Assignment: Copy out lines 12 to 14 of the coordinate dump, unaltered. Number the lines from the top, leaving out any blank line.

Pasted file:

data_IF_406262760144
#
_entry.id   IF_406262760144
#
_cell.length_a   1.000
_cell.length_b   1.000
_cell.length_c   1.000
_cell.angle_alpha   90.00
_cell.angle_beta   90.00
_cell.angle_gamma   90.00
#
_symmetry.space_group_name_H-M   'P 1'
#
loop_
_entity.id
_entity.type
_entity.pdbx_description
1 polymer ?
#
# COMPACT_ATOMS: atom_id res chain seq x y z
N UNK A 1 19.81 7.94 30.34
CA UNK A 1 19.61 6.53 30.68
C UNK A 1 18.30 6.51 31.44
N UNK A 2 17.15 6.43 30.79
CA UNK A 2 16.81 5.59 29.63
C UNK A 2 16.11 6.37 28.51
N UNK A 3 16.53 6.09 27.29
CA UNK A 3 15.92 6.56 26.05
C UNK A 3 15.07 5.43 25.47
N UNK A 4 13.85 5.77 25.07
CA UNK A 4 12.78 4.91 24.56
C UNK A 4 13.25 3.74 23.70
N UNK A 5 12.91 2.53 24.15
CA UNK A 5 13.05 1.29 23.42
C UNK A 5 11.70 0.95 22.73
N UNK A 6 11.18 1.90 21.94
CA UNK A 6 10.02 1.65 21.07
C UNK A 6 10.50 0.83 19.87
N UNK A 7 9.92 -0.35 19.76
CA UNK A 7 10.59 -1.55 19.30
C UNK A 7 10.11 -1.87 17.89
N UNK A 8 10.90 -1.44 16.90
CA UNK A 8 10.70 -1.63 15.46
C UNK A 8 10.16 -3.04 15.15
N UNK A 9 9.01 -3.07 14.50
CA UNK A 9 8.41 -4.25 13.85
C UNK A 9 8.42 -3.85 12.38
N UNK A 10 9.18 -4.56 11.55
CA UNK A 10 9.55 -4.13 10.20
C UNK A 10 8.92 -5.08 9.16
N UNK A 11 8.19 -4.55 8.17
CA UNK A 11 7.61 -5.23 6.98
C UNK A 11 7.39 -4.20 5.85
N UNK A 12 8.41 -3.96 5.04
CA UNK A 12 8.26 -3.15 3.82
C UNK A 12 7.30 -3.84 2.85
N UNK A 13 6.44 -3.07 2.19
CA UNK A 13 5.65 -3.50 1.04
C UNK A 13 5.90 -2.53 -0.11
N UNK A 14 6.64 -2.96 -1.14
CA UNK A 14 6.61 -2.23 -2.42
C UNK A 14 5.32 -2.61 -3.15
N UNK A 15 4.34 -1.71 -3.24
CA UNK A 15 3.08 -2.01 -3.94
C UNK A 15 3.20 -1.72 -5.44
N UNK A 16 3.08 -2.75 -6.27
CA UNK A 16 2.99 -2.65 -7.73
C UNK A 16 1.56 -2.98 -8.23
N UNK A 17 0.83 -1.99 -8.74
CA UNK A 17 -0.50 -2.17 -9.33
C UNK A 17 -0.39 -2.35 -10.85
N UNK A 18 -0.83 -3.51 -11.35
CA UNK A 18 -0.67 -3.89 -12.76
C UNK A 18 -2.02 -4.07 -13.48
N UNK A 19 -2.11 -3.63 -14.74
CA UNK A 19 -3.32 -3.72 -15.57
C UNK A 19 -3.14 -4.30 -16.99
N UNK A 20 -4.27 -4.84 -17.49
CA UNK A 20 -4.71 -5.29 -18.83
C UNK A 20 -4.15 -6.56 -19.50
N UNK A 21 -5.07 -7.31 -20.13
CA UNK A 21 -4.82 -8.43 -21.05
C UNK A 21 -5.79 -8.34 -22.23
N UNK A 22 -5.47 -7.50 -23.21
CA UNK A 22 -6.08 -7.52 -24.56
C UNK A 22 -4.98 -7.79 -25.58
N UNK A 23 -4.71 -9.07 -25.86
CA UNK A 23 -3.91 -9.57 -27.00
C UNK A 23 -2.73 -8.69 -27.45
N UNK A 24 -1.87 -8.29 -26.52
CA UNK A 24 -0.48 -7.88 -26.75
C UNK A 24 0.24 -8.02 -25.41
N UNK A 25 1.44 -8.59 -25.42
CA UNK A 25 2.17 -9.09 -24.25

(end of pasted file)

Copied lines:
_symmetry.space_group_name_H-M   'P 1'
#
loop_